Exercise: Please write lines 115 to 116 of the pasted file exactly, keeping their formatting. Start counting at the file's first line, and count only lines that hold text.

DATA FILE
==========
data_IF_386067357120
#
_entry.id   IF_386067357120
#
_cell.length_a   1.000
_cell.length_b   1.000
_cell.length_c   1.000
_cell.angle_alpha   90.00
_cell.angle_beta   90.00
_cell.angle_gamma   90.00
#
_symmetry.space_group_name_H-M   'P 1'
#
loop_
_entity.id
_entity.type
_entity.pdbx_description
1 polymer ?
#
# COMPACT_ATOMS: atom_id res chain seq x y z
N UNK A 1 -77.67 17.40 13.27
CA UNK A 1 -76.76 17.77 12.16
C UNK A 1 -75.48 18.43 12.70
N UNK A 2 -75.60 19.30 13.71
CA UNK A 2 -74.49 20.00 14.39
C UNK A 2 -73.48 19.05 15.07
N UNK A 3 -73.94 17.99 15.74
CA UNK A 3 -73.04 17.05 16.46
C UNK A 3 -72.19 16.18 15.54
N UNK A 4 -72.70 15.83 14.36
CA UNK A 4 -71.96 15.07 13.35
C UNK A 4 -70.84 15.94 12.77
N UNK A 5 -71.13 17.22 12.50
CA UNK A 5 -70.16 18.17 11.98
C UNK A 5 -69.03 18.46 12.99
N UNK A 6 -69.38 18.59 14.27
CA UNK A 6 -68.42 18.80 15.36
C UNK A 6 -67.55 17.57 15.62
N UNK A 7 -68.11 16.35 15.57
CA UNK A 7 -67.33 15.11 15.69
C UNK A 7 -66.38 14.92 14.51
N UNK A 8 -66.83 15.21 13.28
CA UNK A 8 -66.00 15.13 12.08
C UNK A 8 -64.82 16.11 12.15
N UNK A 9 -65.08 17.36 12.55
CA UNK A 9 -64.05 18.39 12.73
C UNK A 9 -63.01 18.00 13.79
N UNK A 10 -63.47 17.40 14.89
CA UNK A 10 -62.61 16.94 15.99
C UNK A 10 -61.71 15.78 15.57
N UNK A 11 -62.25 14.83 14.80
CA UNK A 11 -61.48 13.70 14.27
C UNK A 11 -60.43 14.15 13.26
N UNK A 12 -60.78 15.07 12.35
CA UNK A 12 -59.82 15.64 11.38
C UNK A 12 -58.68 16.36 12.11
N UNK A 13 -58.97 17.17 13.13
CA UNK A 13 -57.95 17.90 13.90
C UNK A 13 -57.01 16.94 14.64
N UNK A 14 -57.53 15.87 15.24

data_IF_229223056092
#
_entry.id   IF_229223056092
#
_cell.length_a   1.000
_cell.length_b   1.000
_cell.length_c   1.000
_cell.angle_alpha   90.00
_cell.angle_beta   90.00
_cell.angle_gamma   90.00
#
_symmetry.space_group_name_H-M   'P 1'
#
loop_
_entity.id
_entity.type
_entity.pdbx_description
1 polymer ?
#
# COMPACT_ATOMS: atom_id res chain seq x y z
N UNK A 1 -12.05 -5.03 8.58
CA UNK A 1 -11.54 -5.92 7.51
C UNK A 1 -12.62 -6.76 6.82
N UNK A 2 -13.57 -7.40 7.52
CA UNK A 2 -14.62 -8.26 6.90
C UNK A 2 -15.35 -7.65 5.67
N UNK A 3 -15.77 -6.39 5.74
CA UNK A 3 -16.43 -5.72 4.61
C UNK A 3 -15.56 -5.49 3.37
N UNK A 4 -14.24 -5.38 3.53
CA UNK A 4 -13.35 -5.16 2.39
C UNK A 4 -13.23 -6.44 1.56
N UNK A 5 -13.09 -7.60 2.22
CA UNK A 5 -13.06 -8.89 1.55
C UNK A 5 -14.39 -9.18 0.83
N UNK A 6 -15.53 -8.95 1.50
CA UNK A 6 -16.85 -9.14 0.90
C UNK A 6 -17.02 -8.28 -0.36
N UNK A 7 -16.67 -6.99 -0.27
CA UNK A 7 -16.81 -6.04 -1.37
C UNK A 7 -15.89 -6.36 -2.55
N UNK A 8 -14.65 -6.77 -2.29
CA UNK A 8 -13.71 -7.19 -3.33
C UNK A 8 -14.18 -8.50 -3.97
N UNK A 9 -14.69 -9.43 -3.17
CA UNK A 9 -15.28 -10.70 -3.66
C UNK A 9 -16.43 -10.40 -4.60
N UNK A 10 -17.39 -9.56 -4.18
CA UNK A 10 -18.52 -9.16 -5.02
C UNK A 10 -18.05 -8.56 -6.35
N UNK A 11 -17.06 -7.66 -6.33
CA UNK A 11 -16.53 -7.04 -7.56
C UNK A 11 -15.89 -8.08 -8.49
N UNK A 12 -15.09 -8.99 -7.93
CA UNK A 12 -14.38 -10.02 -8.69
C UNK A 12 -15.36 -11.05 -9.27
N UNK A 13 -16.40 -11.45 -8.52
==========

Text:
CA UNK A 12 -14.38 -10.02 -8.69
C UNK A 12 -15.36 -11.05 -9.27